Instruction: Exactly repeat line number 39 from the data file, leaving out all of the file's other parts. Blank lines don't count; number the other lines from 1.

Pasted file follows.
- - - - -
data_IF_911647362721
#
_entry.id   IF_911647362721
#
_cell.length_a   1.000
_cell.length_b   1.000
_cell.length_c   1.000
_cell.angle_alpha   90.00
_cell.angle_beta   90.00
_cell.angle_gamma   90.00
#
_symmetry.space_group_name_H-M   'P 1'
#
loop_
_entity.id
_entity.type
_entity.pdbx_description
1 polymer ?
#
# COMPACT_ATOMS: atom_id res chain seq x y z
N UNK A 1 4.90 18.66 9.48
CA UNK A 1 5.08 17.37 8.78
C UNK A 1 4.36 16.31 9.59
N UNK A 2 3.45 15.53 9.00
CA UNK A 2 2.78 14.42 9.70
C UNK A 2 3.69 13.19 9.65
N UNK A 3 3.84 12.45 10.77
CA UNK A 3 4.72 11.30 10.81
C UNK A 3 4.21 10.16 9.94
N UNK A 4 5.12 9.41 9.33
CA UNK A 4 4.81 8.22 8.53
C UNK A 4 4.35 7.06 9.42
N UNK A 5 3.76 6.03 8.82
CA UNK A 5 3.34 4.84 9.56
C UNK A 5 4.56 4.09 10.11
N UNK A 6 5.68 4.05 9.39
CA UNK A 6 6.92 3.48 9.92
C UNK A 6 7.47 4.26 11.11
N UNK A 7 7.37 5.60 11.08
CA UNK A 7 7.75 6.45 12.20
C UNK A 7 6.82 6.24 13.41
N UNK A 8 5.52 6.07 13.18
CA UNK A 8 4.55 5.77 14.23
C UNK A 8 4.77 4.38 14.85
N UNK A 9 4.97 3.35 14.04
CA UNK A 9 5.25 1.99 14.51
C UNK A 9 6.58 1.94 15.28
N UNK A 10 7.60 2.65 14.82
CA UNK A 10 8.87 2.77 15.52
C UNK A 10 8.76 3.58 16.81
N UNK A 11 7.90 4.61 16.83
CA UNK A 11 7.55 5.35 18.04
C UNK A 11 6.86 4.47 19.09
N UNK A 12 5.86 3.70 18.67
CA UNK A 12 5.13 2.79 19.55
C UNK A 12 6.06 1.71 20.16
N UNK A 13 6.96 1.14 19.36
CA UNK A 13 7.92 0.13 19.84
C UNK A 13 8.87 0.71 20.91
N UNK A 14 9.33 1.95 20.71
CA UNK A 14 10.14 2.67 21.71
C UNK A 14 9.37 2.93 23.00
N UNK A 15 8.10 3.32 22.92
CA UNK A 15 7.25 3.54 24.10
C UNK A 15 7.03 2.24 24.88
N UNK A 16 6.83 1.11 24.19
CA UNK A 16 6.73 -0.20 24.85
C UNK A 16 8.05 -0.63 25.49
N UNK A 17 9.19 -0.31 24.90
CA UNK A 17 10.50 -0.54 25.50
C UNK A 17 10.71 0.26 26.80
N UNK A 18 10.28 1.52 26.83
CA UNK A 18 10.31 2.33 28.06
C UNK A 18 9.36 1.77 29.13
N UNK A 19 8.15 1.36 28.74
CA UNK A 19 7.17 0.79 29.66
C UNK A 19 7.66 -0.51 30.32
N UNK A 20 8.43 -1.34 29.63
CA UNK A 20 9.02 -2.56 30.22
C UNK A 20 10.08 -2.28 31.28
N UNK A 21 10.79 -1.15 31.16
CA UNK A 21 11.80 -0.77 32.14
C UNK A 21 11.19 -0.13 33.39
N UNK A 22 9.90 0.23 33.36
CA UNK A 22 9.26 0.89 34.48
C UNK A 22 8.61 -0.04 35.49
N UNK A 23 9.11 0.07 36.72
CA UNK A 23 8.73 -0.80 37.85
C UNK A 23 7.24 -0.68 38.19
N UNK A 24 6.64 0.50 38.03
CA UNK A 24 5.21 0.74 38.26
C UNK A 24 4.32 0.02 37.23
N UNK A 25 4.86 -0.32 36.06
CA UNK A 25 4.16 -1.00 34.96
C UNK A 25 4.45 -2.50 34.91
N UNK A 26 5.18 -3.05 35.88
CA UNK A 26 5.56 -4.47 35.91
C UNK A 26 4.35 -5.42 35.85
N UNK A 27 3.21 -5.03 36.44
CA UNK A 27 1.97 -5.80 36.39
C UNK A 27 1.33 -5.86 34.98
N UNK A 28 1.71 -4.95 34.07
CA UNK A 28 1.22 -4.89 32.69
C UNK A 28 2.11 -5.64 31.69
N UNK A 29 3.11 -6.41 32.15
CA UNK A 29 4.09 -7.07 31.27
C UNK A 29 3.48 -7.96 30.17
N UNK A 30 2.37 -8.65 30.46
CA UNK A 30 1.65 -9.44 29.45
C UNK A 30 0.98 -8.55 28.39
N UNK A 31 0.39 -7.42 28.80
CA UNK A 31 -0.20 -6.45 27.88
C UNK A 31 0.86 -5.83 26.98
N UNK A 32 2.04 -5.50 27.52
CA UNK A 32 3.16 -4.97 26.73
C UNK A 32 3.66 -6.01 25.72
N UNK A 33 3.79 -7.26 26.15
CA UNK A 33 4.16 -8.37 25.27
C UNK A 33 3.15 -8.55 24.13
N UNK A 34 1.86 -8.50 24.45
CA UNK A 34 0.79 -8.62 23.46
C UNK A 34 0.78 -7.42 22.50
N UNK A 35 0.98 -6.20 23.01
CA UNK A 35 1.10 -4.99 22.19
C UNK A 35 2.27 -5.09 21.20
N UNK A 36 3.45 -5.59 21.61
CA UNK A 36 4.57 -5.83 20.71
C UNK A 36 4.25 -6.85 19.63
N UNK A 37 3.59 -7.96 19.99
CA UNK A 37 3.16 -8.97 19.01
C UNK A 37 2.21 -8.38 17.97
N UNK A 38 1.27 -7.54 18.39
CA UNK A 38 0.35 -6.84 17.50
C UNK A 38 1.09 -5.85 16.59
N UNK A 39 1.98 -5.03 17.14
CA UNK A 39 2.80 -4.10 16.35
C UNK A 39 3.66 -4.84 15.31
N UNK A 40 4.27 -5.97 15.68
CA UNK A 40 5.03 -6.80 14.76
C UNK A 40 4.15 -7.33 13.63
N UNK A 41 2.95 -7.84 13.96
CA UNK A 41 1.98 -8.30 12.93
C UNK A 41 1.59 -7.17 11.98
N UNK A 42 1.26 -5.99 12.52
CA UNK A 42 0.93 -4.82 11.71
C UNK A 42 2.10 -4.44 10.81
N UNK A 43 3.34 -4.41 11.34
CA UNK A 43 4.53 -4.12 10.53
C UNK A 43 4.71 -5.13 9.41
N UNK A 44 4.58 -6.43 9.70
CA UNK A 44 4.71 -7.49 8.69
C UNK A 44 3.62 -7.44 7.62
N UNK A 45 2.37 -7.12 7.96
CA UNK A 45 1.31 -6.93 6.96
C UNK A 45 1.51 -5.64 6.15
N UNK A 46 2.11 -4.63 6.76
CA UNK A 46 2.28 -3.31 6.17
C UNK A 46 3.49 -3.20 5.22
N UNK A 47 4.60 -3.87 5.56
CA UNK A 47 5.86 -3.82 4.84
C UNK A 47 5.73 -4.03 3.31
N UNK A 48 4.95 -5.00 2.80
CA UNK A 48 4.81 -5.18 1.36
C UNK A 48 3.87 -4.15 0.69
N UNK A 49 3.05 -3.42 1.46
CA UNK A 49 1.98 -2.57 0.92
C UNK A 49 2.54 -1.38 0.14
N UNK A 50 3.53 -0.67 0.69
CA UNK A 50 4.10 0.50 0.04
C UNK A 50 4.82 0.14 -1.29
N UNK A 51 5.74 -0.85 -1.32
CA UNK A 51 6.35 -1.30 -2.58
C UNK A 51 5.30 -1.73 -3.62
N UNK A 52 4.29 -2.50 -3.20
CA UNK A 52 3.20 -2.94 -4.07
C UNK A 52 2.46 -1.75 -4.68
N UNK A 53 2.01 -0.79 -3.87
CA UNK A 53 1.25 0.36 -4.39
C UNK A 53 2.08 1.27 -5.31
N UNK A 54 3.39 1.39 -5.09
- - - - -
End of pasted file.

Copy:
N UNK A 7 7.37 5.60 11.08